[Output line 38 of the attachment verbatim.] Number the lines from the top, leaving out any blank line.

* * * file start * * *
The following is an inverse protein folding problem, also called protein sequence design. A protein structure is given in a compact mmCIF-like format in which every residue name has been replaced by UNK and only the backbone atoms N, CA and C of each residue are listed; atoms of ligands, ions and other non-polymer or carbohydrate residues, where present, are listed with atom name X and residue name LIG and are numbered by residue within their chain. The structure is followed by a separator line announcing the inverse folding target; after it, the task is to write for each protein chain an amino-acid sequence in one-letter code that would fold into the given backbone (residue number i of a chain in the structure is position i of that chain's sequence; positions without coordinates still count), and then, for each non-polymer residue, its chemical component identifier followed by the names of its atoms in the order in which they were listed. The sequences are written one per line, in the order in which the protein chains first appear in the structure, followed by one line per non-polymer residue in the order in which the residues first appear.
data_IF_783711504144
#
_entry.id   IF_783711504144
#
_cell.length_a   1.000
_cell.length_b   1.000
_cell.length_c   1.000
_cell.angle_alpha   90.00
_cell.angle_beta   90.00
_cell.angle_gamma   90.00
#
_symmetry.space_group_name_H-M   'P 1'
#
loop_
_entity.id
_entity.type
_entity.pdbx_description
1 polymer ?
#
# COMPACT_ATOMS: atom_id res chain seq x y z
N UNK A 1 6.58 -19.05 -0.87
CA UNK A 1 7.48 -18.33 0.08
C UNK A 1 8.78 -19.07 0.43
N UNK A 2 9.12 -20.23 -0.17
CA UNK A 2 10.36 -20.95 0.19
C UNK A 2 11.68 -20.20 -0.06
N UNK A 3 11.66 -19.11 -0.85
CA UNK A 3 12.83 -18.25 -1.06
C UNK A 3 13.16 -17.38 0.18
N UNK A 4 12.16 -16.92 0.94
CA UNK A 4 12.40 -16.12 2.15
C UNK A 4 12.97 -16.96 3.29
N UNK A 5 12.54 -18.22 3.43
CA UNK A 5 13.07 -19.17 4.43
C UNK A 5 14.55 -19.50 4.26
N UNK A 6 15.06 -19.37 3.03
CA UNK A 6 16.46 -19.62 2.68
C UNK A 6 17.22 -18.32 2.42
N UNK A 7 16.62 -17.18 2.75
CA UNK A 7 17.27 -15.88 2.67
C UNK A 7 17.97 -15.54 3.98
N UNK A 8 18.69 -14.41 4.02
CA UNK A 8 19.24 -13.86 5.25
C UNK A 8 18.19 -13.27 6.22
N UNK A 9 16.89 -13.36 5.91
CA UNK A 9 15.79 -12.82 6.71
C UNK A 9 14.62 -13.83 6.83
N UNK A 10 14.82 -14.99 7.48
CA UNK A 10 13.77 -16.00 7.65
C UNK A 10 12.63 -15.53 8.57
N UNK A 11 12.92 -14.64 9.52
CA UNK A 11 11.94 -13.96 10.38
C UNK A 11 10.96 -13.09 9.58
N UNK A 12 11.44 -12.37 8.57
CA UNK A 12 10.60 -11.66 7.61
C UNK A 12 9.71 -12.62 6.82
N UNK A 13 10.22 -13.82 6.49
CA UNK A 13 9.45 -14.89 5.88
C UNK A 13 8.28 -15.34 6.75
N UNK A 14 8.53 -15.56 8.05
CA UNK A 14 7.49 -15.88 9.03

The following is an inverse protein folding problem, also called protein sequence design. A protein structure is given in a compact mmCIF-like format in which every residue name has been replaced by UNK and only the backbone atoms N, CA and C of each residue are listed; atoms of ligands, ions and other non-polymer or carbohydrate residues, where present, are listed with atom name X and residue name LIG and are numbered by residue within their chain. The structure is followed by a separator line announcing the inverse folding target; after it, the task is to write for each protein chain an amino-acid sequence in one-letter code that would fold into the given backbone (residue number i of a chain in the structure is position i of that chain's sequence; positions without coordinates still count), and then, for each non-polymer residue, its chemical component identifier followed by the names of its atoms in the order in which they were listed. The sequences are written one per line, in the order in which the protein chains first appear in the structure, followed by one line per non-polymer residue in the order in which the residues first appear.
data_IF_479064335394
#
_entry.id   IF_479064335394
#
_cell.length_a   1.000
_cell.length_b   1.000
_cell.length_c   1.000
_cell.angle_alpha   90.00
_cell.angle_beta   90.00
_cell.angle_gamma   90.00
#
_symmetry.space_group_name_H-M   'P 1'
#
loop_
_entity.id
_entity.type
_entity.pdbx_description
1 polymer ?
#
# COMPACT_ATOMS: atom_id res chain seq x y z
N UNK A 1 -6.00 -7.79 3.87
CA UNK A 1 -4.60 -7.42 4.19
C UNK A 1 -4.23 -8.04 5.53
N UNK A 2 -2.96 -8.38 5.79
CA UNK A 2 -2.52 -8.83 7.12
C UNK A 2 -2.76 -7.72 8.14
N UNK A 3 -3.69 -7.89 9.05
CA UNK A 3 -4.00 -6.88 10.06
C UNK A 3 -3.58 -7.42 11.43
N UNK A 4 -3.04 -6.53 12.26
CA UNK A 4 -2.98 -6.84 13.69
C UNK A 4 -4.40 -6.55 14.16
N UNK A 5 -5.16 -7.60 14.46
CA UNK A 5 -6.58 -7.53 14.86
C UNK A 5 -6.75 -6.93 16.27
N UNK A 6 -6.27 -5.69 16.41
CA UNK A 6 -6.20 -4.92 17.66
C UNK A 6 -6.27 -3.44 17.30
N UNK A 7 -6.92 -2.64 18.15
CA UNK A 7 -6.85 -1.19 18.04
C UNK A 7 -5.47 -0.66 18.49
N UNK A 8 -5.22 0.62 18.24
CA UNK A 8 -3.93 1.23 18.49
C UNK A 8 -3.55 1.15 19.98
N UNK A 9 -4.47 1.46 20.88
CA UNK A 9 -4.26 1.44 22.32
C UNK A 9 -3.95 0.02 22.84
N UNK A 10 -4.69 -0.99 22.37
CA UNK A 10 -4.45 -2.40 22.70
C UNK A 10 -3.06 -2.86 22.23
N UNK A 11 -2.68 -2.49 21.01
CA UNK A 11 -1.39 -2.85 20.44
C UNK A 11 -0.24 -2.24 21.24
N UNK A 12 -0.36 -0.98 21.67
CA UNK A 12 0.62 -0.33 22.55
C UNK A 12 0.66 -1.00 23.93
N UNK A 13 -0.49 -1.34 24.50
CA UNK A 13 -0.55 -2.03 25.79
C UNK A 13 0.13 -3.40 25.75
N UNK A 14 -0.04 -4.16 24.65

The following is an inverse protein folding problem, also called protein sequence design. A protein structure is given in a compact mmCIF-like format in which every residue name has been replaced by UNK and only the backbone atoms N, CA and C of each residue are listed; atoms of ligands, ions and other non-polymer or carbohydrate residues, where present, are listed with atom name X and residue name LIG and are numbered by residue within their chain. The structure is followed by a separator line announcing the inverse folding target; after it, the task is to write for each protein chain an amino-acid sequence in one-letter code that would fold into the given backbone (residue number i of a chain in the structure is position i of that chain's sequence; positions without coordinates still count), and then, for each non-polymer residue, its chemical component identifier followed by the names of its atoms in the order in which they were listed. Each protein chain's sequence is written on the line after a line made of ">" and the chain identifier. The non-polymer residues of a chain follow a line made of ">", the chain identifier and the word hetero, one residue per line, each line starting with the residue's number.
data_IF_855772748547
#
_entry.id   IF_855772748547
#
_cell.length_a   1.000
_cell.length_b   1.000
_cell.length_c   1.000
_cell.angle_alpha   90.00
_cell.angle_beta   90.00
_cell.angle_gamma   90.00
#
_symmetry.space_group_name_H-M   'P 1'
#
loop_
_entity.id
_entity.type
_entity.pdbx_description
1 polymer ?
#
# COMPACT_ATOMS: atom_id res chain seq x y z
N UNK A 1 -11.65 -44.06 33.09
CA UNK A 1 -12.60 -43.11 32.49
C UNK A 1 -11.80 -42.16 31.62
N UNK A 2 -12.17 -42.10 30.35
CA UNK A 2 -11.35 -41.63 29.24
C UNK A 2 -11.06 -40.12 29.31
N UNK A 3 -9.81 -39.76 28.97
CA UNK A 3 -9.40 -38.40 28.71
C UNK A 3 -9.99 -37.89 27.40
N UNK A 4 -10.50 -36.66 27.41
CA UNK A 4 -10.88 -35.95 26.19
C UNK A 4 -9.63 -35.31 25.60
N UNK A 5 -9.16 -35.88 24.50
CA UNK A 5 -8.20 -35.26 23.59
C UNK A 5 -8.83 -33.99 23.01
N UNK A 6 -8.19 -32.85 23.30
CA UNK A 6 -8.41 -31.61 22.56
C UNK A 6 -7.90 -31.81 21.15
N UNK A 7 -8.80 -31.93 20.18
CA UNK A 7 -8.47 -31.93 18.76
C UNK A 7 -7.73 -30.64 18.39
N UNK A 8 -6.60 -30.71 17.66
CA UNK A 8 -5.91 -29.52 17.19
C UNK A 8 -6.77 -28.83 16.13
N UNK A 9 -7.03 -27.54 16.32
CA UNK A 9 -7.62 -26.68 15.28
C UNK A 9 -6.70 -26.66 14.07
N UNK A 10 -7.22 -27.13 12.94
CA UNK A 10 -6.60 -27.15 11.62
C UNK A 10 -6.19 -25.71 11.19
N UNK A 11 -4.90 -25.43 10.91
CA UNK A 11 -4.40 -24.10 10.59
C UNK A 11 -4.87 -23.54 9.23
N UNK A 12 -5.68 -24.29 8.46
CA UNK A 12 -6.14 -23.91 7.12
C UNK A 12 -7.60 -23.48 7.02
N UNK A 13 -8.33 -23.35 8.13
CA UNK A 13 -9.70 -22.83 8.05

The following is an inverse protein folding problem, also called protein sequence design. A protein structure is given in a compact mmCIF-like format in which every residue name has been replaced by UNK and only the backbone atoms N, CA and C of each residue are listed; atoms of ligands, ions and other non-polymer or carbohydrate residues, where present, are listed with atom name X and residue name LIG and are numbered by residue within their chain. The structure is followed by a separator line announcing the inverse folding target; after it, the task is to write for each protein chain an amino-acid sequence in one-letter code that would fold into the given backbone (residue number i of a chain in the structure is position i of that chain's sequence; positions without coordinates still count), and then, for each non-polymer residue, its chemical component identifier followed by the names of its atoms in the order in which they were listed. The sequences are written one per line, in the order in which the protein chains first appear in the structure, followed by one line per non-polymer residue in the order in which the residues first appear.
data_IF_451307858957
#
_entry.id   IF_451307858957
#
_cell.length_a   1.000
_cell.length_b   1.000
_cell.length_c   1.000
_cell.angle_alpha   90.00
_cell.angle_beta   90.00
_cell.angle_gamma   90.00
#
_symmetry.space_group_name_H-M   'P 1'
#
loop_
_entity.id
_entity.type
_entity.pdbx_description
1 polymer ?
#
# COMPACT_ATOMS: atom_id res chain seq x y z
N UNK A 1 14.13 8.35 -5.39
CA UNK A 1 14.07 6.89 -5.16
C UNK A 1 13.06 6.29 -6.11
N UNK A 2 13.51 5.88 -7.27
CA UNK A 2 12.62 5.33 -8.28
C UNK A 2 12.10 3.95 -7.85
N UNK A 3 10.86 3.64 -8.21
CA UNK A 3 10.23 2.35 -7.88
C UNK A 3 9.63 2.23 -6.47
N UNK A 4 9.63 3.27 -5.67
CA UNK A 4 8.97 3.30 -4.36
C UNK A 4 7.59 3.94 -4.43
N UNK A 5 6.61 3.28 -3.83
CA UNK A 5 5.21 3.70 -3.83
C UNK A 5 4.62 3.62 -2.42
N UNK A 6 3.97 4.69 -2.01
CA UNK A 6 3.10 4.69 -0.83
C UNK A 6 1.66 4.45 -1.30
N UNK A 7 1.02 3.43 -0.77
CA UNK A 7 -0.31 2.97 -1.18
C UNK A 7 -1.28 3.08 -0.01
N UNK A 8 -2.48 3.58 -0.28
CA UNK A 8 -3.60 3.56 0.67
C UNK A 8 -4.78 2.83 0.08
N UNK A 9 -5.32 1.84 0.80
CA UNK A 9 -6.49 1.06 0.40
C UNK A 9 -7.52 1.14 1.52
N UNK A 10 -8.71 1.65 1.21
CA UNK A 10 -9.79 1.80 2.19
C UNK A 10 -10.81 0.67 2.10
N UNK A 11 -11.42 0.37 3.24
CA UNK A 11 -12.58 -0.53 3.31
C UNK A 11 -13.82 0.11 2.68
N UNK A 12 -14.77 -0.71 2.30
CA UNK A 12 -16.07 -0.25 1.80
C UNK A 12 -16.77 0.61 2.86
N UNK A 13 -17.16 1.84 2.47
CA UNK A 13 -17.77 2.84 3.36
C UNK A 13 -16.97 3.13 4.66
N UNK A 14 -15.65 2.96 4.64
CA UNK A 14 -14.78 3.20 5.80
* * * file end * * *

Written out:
CA UNK A 6 16.46 -19.62 2.68